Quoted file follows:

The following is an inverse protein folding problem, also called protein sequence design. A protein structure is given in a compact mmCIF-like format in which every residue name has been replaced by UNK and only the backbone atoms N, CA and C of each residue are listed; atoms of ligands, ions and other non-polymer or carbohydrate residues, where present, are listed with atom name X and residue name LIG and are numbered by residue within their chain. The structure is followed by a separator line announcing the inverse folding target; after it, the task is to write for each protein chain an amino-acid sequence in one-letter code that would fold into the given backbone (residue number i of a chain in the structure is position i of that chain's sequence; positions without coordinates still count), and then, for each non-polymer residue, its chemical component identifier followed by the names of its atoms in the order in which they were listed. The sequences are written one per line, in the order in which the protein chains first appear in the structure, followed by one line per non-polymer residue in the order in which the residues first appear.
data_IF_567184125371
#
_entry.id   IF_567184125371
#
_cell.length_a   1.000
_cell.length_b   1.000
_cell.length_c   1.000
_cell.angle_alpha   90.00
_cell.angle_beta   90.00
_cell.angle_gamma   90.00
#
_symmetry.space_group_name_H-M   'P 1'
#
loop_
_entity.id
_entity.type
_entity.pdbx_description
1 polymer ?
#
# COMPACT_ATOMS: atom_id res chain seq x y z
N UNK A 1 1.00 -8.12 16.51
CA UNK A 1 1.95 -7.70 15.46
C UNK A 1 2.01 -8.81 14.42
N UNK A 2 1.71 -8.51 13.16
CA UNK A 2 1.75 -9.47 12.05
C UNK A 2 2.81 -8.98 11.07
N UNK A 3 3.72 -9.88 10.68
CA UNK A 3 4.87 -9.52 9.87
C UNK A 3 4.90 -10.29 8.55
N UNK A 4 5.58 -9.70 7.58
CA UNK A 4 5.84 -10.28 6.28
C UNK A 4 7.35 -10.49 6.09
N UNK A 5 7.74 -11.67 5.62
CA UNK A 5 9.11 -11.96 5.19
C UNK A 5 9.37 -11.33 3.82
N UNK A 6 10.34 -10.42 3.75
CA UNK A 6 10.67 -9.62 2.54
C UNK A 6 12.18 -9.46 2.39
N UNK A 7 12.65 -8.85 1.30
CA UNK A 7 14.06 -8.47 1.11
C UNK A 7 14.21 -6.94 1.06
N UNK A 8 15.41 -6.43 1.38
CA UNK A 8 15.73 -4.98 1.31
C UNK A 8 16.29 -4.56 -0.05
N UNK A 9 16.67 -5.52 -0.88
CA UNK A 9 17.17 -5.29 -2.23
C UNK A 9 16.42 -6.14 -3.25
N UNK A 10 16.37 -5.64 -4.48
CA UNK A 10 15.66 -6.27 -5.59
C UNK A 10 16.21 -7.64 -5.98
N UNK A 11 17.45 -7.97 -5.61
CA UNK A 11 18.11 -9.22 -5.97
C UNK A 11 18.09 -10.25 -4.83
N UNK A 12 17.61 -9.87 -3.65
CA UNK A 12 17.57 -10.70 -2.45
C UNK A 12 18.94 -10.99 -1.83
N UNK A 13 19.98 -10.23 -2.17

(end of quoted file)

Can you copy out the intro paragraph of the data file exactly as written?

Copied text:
The following is an inverse protein folding problem, also called protein sequence design. A protein structure is given in a compact mmCIF-like format in which every residue name has been replaced by UNK and only the backbone atoms N, CA and C of each residue are listed; atoms of ligands, ions and other non-polymer or carbohydrate residues, where present, are listed with atom name X and residue name LIG and are numbered by residue within their chain. The structure is followed by a separator line announcing the inverse folding target; after it, the task is to write for each protein chain an amino-acid sequence in one-letter code that would fold into the given backbone (residue number i of a chain in the structure is position i of that chain's sequence; positions without coordinates still count), and then, for each non-polymer residue, its chemical component identifier followed by the names of its atoms in the order in which they were listed. The sequences are written one per line, in the order in which the protein chains first appear in the structure, followed by one line per non-polymer residue in the order in which the residues first appear.